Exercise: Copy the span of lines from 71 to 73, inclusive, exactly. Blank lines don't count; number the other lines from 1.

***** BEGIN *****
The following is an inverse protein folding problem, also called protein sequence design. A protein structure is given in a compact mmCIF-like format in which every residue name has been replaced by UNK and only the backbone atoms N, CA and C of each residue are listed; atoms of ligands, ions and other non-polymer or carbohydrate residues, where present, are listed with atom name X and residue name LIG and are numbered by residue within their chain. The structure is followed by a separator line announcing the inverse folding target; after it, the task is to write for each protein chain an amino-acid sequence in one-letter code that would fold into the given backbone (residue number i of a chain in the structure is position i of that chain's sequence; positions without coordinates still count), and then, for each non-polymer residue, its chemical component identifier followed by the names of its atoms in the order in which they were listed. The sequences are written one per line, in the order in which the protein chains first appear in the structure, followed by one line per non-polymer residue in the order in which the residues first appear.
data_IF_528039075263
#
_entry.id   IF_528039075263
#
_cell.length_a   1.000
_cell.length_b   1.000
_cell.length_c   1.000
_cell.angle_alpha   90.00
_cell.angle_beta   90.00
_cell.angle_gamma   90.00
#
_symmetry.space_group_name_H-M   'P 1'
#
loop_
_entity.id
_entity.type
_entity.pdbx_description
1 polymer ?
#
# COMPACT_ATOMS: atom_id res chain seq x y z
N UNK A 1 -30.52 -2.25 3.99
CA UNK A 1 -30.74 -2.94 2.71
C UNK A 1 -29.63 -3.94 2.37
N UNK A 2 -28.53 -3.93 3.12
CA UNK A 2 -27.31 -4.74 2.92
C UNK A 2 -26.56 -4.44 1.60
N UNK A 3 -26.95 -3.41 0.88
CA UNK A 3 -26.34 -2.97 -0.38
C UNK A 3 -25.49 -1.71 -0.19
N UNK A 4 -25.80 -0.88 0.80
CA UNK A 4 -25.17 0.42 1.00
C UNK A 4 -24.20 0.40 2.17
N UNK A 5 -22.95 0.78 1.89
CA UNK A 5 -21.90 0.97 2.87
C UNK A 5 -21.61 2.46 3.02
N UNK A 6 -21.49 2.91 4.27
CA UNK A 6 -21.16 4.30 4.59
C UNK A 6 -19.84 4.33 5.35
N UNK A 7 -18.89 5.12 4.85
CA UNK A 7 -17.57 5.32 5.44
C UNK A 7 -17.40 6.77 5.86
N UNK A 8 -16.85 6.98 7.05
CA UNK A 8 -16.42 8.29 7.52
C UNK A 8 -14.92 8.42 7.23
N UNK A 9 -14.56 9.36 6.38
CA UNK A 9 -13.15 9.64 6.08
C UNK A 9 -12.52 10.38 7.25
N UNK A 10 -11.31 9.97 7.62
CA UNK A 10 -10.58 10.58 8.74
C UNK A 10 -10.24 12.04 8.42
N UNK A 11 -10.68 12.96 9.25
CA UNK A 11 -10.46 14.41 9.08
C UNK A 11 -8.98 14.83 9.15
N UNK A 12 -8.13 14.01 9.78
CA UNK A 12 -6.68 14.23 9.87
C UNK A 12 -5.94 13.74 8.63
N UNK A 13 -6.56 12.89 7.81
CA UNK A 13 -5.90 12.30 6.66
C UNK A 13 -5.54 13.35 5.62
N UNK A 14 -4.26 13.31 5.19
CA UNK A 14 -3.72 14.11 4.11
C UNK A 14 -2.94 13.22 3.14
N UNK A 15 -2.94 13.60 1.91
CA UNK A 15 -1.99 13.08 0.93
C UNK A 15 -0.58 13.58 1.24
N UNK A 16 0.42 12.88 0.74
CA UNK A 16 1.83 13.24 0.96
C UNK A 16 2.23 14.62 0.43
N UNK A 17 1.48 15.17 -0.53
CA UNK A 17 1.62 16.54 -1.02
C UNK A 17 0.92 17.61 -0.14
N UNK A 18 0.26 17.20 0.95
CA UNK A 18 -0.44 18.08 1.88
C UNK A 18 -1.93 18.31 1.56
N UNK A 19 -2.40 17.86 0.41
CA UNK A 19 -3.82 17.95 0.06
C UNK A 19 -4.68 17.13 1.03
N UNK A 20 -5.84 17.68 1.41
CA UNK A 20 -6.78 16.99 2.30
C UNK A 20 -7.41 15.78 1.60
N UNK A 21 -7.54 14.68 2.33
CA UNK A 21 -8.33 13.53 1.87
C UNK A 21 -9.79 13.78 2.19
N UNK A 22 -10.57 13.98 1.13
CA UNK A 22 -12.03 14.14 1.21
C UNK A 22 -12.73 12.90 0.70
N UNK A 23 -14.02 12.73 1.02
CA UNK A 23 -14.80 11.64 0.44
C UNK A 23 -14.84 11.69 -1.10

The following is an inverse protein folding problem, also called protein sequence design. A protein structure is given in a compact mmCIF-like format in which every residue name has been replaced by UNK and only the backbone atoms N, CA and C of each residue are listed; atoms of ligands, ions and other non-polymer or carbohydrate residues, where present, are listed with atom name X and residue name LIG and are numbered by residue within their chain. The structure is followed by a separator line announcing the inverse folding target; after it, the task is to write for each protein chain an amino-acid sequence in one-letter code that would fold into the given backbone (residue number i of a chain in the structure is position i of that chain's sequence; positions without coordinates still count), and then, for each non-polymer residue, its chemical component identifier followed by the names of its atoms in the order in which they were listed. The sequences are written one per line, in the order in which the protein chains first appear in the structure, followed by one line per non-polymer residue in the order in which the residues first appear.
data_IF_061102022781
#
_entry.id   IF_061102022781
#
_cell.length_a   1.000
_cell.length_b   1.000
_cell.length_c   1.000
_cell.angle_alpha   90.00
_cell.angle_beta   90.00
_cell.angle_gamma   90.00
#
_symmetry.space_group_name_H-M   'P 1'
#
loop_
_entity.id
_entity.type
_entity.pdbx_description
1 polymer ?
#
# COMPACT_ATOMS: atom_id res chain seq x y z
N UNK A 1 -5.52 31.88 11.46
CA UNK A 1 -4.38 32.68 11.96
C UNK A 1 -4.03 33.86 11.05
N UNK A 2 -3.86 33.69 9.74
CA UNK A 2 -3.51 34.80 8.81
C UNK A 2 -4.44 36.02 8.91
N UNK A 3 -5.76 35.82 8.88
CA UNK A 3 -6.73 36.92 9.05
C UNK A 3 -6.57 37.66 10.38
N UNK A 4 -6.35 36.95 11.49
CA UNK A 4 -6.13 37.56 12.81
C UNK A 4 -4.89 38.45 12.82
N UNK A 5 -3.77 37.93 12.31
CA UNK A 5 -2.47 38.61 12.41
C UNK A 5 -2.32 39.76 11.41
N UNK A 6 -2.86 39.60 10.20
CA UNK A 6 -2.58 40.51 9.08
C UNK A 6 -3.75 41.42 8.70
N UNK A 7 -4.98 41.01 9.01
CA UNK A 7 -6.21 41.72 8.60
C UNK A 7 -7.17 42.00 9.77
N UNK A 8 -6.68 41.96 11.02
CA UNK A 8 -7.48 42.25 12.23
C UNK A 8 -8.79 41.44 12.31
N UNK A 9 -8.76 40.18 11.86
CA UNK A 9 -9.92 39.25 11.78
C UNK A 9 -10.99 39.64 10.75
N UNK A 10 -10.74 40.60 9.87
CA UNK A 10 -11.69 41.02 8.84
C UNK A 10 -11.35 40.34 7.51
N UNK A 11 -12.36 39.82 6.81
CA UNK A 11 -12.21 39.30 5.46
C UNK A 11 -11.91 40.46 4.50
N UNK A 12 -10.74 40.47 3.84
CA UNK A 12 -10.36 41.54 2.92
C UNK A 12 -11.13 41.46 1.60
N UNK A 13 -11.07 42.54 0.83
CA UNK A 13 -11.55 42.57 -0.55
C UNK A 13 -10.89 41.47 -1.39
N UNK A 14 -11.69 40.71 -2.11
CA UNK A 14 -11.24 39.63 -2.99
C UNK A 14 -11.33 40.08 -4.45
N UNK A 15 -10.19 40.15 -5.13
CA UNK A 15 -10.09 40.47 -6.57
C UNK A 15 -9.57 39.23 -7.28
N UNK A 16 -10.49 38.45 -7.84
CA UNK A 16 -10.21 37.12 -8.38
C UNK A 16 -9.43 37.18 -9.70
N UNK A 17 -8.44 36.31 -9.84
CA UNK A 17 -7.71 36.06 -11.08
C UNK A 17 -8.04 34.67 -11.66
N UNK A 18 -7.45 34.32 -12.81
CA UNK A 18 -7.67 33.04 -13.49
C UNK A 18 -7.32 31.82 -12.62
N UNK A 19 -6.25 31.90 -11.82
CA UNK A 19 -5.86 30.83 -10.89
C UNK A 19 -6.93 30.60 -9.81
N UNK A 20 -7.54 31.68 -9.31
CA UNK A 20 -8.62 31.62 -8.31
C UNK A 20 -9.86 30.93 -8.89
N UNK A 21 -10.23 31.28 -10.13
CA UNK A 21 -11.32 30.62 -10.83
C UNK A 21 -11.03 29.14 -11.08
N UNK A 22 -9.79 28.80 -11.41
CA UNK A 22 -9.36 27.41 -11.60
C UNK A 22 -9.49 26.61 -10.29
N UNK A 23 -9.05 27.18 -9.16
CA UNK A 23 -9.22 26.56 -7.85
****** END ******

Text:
CA UNK A 17 1.62 16.54 -1.02
C UNK A 17 0.92 17.61 -0.14
N UNK A 18 0.26 17.20 0.95